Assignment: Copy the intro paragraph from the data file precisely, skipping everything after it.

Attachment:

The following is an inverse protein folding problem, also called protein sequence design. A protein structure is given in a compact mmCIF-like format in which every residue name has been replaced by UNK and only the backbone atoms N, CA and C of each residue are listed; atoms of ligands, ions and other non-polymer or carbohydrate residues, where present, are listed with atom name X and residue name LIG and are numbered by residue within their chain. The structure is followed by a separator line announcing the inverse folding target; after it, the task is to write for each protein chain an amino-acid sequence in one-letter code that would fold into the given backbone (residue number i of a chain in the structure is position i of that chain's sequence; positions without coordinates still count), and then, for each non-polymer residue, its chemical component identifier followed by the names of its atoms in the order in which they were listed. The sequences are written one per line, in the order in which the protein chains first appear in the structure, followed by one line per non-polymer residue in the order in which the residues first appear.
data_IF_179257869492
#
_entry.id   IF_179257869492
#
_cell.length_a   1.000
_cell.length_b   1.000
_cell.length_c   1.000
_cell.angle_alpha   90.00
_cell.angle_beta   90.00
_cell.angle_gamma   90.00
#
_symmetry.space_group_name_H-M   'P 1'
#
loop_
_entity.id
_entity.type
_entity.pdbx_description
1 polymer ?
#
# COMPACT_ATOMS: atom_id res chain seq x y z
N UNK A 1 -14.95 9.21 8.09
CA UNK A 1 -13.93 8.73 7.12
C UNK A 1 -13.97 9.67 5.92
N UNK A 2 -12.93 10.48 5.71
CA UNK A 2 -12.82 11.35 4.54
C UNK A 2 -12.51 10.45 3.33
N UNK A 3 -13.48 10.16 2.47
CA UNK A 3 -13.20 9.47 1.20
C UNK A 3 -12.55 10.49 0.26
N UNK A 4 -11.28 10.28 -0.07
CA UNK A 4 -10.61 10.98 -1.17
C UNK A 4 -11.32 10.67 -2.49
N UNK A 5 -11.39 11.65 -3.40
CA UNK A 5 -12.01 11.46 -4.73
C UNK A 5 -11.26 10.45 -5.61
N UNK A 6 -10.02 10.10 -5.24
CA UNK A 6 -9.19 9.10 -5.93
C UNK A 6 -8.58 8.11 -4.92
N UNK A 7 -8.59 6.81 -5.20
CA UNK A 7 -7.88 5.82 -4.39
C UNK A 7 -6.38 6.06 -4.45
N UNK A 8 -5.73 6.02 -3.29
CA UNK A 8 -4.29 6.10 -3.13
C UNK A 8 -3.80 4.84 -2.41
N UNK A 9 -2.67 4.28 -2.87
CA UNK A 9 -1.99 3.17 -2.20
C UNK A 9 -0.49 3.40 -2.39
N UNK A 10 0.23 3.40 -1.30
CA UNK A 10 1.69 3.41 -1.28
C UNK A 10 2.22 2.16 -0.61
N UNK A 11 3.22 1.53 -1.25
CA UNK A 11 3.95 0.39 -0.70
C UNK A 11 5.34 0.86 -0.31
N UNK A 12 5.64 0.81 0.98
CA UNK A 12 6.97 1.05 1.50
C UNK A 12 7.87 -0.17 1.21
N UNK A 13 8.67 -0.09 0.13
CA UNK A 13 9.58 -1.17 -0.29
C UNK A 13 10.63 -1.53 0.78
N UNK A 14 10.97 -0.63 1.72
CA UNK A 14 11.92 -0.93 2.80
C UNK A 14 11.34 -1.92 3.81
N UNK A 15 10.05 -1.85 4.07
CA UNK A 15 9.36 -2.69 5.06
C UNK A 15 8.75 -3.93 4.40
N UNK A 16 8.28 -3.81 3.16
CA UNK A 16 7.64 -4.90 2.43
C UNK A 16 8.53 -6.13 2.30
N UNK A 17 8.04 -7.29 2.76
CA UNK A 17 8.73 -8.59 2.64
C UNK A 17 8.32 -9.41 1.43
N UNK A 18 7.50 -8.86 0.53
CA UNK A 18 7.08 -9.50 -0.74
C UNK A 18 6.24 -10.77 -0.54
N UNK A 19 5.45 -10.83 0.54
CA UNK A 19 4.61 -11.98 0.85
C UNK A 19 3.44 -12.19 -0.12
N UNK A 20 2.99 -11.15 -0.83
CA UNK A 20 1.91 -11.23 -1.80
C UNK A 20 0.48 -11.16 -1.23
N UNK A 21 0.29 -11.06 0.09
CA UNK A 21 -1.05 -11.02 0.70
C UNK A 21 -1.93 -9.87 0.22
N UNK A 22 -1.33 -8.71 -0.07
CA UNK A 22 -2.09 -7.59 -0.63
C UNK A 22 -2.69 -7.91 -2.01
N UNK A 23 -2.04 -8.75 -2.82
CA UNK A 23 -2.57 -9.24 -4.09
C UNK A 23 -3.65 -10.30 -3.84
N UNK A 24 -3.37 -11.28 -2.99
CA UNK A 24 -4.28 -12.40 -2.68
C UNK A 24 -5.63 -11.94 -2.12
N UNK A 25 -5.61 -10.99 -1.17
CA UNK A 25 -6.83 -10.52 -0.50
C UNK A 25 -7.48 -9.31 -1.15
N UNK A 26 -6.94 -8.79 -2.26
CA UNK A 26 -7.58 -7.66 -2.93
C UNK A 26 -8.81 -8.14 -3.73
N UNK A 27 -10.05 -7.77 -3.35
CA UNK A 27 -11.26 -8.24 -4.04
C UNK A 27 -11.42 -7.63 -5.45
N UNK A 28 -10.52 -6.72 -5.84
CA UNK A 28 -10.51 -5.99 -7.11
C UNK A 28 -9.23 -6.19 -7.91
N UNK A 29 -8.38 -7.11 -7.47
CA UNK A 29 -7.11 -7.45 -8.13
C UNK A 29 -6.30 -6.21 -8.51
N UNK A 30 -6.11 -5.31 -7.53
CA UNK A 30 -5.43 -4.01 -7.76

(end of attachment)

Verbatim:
The following is an inverse protein folding problem, also called protein sequence design. A protein structure is given in a compact mmCIF-like format in which every residue name has been replaced by UNK and only the backbone atoms N, CA and C of each residue are listed; atoms of ligands, ions and other non-polymer or carbohydrate residues, where present, are listed with atom name X and residue name LIG and are numbered by residue within their chain. The structure is followed by a separator line announcing the inverse folding target; after it, the task is to write for each protein chain an amino-acid sequence in one-letter code that would fold into the given backbone (residue number i of a chain in the structure is position i of that chain's sequence; positions without coordinates still count), and then, for each non-polymer residue, its chemical component identifier followed by the names of its atoms in the order in which they were listed. The sequences are written one per line, in the order in which the protein chains first appear in the structure, followed by one line per non-polymer residue in the order in which the residues first appear.